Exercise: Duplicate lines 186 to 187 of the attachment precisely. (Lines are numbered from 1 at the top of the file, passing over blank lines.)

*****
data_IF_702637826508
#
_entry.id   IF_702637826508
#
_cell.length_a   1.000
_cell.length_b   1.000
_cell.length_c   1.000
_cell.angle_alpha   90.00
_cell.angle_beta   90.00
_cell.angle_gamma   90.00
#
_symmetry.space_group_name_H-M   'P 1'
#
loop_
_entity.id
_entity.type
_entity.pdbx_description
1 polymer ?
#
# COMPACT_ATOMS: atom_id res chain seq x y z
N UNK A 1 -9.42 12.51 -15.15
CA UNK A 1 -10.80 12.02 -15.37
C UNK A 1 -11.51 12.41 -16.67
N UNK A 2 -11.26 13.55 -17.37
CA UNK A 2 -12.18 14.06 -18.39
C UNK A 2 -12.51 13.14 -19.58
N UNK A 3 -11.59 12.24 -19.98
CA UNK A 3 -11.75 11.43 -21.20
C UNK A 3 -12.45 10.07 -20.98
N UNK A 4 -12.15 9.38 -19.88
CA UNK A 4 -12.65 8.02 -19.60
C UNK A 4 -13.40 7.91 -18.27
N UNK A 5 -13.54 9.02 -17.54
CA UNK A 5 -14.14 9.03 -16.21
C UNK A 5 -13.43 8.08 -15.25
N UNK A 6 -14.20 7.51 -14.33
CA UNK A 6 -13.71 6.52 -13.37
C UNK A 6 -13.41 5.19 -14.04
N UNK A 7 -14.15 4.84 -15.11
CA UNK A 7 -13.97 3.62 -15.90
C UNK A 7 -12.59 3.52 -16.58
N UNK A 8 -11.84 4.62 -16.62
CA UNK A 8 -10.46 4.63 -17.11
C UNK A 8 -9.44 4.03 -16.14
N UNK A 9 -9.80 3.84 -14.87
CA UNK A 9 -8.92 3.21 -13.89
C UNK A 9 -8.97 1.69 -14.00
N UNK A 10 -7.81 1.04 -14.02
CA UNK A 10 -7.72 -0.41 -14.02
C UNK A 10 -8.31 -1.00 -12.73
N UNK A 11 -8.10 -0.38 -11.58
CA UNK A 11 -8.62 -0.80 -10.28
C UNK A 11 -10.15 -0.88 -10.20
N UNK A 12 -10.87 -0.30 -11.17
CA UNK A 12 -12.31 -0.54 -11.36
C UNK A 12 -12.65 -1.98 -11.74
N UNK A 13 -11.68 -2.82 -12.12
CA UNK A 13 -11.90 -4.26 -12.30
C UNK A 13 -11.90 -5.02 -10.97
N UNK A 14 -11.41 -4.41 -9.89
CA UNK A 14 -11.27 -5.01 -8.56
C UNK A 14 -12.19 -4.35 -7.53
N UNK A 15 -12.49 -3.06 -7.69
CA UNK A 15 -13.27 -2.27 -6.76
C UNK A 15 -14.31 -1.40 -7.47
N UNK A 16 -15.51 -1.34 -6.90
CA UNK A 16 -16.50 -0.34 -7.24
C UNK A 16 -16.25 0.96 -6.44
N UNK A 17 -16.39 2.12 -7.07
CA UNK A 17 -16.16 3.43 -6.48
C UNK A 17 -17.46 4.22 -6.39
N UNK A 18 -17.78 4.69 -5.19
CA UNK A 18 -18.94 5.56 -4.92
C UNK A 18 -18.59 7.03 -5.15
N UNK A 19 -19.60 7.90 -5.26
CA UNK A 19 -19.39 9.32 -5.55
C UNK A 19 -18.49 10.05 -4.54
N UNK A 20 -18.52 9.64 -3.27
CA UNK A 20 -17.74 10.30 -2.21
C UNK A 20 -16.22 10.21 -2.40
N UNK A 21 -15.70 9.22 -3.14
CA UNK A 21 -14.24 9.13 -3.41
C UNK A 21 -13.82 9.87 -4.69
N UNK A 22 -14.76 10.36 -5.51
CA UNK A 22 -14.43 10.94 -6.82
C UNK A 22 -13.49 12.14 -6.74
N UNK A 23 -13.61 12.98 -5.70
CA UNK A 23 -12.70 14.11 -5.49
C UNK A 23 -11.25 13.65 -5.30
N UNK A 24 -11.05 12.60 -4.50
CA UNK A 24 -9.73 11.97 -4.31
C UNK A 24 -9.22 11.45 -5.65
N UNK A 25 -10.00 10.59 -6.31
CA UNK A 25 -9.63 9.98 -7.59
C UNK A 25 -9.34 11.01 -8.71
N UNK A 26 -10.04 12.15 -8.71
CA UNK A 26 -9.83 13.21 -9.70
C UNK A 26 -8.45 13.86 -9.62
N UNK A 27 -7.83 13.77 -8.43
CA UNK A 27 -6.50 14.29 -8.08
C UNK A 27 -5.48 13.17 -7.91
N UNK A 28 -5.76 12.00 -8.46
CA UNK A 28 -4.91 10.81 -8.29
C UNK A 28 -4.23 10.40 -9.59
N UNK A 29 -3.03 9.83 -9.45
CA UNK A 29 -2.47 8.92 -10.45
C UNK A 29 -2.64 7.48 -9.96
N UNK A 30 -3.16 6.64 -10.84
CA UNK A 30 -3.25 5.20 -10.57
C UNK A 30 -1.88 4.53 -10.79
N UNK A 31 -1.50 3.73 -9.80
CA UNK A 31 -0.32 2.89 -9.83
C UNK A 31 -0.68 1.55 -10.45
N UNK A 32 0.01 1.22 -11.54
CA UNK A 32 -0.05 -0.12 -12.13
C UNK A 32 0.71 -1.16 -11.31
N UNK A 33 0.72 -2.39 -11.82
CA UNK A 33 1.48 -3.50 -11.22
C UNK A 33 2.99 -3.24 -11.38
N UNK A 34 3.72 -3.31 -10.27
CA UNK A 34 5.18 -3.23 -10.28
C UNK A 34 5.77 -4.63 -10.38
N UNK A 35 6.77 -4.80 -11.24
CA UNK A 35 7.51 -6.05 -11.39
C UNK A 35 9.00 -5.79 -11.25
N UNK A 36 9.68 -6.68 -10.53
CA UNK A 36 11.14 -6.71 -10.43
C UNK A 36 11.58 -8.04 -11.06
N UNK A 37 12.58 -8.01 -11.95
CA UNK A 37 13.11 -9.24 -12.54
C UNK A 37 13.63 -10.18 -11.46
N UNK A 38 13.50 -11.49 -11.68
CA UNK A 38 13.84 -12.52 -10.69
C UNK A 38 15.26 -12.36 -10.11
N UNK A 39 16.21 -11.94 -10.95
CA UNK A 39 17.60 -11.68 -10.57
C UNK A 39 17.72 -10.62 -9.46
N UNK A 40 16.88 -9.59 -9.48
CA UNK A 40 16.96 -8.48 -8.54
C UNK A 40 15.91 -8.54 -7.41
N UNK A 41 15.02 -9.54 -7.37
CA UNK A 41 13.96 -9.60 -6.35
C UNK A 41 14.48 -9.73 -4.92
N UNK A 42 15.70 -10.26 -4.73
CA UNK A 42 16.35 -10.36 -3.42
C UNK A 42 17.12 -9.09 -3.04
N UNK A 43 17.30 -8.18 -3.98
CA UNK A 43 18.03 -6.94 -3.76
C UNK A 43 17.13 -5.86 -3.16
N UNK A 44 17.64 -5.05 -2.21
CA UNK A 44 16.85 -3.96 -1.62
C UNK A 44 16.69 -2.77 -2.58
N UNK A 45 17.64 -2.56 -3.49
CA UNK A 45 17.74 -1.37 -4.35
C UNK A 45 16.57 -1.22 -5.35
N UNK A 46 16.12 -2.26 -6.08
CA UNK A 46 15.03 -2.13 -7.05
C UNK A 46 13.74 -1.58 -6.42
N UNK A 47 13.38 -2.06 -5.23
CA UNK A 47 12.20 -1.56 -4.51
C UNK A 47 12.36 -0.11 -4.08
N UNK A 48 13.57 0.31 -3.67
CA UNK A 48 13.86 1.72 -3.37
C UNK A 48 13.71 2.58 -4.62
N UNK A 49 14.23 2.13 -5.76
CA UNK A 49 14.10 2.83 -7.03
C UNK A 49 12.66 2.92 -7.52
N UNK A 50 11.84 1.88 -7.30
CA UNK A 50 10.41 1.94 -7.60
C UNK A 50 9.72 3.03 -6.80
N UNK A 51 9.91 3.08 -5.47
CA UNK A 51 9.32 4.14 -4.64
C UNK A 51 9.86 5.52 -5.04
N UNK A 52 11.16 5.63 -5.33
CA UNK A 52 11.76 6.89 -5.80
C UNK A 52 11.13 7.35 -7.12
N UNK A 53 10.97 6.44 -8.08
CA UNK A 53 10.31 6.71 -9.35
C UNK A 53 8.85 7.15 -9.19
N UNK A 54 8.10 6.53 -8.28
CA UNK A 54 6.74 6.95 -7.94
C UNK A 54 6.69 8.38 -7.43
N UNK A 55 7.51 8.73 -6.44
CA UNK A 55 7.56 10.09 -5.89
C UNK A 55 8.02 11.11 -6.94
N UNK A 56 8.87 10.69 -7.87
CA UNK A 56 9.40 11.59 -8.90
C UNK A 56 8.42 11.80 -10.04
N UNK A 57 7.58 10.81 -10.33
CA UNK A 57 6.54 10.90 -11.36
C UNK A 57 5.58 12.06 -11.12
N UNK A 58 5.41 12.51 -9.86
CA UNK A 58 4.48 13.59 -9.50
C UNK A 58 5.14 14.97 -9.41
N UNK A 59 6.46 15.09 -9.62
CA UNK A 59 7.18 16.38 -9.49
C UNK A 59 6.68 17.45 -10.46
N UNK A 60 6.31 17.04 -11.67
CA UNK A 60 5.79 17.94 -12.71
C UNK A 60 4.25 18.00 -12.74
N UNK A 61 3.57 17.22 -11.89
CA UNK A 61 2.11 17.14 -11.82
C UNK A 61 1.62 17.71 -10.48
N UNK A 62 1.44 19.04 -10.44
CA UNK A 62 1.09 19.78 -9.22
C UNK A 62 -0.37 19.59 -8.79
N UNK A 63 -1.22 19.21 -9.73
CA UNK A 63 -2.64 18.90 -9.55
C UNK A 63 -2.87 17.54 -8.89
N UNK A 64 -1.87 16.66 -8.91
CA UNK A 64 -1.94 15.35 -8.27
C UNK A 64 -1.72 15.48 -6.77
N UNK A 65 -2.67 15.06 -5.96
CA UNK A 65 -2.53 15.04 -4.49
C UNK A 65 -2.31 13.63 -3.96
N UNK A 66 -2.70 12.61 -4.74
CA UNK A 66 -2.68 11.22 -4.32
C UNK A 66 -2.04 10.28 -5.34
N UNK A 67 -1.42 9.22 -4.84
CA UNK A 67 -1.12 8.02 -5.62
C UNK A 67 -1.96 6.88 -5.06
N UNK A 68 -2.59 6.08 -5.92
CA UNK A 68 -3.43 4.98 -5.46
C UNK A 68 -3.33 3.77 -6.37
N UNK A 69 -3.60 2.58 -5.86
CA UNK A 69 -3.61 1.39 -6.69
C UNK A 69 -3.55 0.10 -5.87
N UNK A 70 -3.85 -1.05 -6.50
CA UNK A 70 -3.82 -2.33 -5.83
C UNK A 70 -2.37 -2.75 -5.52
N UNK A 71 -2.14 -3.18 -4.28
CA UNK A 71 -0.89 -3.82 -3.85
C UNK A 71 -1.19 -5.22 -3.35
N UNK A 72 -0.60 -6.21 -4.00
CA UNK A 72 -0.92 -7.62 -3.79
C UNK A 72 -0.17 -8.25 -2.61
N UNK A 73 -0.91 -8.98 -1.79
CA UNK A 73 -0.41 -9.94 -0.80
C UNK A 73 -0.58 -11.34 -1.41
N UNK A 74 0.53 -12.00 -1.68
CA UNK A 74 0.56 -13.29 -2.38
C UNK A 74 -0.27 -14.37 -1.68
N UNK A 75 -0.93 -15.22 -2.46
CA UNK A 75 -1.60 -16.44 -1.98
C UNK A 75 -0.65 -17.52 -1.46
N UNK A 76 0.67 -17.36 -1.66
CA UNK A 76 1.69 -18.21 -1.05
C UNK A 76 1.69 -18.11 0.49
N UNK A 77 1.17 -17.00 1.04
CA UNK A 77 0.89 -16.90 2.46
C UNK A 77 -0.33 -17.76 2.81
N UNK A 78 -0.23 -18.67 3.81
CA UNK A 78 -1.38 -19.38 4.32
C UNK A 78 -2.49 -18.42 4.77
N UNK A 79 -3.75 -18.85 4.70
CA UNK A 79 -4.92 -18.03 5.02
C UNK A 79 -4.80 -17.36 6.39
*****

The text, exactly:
N UNK A 56 8.87 10.69 -7.87
CA UNK A 56 9.40 11.59 -8.90